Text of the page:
Douglas-firs are medium-size to large evergreen trees, 20–120 metres tall. The leaves are flat, linear, 2–4 centimetres long resembling those of the firs, occurring singly rather than in fascicles; the female cones are pendulous, with persistent scales, are distinctive in having a long tridentine bract that protrudes prominently above each scale. Pseudotsuga menziesii var. menziesii has attained heights of 393 feet. That was the estimated height of the tallest conifer well-documented, the Mineral Tree, measured in 1924 by Dr. Richard E. McArdle, former chief of the U. S. Forest Service; the volume of that tree was 515 cubic metres. The tallest living individual is the Brummitt Fir in Oregon, 99.4 metres tall. Only coast redwood and Eucalyptus regnans reach greater heights based on current knowledge of living trees. At Quinault, Washington, is found a collection of the largest Douglas-firs in one area. Quinault Rain Forest hosts the most of the top ten known largest Douglas-firs; as of 2009, the largest known Douglas-firs in the world are, by volume: Red Creek Tree 12,320 cubic feet Queets Fir 11,710 cubic feet Tichipawa 10,870 cubic feet Rex 10,200 cubic feet Ol' Jed 10,040 cubic feet By far the best-known is the widespread and abundant North American species Pseudotsuga menziesii, a taxonomically complex species divided into two major varieties: coast Douglas-fir or "green Douglas-fir", on the Pacific coast.
According to some botanists, Rocky Mountain Douglas-fir extends south into Mexico to include all Mexican Douglas-fir populations, whereas others have proposed multiple separate species in Mexico and multiple varieties in the United States. Morphological and genetic evidence suggest that Mexican Douglas-fir should be considered a distinct variety within P. menziesii. All of the other species are of restricted range and little-known outside of their respective native environments, where they are rare and of scattered occurrence in mixed forests; the taxonomy of the Asian Douglas-firs continues to be disputed, but the most recent taxonomic treatment accepts four species: three Chinese and one Japanese. The three Chinese species have been variously considered varieties of P. sinensis or broken down into additional species and varieties. In the current treatment, the Chinese species P. sinensis is further subdivided into two varieties: var. sinensis and var. wilsoniana. Pseudotsuga macrocarpa Mayr – bigcone Douglas-fir - southern California Pseudotsuga menziesii Franco - western North America from Alaska to Oaxaca Pseudotsuga menziesii var. glauca Franco – Rocky Mountain Douglas-fir Pseudotsuga menziesii var. menziesii – coast Douglas-fir Pseudotsuga lindleyana Carrière – Mexican Douglas-fir Pseudotsuga brevifolia W.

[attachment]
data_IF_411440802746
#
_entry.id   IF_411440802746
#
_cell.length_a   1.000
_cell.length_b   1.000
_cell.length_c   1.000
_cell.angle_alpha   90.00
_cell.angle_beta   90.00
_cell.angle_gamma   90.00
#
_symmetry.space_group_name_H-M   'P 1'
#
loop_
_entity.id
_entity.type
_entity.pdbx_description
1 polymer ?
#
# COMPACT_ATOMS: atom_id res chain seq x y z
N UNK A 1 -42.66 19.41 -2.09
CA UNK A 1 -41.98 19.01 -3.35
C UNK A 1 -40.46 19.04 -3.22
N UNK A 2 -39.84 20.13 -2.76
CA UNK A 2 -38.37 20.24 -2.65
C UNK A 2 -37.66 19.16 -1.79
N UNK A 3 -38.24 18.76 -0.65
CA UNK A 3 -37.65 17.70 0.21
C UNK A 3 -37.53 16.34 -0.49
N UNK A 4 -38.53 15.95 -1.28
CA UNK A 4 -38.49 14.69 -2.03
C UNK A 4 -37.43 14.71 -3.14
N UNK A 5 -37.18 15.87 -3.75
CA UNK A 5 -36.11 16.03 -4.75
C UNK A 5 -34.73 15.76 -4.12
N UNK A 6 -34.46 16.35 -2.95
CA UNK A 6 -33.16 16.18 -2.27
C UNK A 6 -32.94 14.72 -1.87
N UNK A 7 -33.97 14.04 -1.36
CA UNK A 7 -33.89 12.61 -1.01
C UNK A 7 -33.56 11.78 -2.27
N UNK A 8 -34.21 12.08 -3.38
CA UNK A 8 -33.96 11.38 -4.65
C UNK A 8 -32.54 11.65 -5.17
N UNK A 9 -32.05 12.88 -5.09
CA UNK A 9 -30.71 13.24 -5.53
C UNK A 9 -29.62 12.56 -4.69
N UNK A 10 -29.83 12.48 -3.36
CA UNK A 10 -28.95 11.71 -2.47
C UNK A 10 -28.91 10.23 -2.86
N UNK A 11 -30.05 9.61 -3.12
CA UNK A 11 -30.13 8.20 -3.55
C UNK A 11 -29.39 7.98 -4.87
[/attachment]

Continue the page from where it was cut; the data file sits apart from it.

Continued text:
C. Cheng & L. K. Fu – short-leaf Chinese Douglas-fir Pseudotsuga forrestii Craib – Yunnan Douglas-fir Pseudotsuga japonica Beissn. – Japanese Douglas-fir Pseudotsuga sinensis Dode – Chinese Douglas-fir Pseudotsuga sinensis var. sinensis Pseudotsuga sinensis var. wilsoniana – Taiwan Douglas-fir Keteleeria davidiana Beissn. Cathaya argyrophylla Keteleeria fortunei Abies magnifica Abies procera Douglas-fir wood is used for structural applications that are required to withstand high loads, it is used extensively in the construction industry. Other examples include its use for homebuilt aircraft such as the RJ.03 IBIS canard. These aircraft were designed to utilize Sitka spruce, becoming difficult to source in aviation quality grades. Oregon pine is used in boat building when it is available in long knot-free lengths. Most timber now comes from plantation forests in